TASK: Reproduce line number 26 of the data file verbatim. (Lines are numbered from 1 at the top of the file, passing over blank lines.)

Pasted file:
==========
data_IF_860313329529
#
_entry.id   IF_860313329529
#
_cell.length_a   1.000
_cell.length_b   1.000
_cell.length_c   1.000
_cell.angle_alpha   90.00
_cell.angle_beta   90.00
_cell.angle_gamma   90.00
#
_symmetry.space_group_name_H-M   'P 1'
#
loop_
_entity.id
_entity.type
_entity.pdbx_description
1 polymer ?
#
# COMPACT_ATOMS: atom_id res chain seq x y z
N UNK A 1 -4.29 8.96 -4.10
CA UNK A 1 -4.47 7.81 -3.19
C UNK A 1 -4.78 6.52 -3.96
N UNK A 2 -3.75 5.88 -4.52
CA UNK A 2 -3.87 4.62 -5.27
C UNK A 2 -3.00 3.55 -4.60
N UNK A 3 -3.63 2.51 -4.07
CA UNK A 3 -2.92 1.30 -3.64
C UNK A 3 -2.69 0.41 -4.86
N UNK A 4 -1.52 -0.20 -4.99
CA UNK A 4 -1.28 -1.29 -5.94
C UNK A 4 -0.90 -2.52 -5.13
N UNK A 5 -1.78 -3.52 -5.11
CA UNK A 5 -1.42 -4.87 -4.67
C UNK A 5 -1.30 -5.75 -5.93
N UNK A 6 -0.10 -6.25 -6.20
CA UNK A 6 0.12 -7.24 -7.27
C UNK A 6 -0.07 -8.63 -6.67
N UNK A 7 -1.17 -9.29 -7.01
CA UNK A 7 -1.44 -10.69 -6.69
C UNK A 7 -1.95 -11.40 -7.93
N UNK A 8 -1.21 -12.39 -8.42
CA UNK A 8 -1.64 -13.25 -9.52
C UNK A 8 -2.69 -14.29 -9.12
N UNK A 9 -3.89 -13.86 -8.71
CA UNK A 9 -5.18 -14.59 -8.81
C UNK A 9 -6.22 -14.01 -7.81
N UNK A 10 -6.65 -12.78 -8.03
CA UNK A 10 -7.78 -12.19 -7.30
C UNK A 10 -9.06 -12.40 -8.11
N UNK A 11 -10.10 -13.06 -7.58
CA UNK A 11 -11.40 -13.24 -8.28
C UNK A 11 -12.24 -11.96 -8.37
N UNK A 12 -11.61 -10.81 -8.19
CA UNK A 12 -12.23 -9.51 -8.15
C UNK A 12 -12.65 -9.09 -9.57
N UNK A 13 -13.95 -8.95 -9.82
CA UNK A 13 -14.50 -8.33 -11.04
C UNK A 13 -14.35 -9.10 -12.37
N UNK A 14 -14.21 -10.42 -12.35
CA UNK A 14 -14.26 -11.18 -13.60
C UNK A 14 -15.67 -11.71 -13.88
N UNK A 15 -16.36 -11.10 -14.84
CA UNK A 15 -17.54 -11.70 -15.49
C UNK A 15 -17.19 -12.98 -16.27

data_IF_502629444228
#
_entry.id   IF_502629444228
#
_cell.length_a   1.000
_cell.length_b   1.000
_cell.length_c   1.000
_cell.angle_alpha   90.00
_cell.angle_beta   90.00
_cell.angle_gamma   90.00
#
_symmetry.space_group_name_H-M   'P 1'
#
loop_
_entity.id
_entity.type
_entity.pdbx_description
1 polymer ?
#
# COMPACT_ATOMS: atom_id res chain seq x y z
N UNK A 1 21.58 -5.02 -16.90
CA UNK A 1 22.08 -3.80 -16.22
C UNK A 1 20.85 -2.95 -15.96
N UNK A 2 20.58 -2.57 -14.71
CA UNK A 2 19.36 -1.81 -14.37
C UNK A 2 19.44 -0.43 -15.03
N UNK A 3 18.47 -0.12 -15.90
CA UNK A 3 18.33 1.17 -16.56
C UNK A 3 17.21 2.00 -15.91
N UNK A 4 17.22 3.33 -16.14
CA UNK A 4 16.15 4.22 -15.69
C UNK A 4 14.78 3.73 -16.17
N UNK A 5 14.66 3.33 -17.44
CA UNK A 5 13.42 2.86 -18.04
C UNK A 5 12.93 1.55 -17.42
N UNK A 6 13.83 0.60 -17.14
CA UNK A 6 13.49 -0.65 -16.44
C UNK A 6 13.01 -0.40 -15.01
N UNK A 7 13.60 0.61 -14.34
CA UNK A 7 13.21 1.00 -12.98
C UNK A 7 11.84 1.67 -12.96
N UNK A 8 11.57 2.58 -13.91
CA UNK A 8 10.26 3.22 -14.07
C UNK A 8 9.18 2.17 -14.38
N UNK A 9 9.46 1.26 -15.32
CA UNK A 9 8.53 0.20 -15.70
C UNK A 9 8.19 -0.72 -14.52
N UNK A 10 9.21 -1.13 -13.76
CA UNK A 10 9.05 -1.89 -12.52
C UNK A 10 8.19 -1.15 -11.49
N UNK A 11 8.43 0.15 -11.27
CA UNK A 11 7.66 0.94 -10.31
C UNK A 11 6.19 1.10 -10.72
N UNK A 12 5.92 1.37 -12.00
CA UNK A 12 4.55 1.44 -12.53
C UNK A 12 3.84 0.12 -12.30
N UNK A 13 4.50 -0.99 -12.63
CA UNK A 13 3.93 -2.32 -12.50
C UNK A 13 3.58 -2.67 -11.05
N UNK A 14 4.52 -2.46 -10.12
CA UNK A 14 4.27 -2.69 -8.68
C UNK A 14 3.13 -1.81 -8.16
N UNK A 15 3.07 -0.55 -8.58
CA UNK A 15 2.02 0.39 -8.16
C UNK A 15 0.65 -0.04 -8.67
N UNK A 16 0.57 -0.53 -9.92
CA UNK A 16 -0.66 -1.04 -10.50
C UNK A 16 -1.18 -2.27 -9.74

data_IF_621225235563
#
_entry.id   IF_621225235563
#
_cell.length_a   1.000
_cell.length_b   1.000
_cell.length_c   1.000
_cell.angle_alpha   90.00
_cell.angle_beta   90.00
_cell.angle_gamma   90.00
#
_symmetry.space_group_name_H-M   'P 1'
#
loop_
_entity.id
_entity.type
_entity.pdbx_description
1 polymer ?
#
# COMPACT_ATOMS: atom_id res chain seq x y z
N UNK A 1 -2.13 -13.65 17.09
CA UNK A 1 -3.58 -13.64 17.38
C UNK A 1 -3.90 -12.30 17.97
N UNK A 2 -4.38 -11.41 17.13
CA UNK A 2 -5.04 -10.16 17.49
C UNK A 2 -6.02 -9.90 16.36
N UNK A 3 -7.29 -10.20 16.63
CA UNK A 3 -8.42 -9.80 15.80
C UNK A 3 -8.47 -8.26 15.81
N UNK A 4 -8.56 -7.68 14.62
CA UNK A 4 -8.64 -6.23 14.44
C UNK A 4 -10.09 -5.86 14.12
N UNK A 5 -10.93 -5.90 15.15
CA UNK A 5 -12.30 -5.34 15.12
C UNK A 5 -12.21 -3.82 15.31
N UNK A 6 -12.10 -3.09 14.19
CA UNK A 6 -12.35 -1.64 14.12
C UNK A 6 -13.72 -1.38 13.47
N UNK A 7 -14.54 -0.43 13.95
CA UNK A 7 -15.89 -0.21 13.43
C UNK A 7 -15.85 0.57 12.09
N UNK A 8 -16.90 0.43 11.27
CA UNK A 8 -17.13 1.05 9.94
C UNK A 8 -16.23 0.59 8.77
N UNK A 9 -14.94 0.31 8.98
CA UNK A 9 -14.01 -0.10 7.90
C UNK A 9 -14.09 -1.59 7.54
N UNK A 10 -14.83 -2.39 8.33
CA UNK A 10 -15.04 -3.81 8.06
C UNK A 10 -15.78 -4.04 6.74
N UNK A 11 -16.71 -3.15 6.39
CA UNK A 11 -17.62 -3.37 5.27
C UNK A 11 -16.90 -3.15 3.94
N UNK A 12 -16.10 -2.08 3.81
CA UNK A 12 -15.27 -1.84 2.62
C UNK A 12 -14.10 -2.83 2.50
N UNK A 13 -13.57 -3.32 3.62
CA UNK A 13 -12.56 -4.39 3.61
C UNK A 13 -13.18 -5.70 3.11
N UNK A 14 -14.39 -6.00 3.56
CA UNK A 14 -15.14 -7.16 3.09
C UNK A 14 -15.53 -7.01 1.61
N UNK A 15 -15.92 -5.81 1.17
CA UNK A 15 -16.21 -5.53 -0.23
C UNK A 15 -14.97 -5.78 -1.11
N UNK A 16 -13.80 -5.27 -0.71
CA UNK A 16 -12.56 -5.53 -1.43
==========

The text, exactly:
C UNK A 2 -3.00 3.55 -4.60